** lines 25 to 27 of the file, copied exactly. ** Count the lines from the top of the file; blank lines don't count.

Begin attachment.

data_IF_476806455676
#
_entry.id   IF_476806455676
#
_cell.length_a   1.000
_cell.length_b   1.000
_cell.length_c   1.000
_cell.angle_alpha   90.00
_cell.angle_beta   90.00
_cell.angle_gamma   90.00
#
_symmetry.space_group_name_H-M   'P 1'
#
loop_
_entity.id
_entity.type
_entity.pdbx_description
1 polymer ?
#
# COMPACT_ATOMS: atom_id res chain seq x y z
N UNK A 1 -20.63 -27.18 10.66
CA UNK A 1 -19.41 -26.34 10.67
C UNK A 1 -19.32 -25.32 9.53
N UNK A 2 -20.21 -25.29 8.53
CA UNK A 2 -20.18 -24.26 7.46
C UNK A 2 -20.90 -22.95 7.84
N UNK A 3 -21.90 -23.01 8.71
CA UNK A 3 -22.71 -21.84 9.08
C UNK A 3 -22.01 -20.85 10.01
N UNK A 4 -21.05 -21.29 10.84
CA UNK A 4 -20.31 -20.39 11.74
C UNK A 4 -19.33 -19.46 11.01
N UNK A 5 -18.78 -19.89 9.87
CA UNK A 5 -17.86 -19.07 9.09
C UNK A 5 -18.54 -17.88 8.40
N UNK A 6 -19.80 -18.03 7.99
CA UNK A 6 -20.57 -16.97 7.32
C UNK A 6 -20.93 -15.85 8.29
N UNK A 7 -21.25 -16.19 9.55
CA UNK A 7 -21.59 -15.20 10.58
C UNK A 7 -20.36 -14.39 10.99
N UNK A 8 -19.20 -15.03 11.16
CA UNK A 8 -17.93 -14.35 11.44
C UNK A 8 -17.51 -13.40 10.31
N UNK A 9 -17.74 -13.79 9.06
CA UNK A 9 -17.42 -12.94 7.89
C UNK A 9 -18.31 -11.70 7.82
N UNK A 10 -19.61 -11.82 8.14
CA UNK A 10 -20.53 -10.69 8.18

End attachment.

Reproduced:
CA UNK A 2 -20.18 -24.26 7.46
C UNK A 2 -20.90 -22.95 7.84
N UNK A 3 -21.90 -23.01 8.71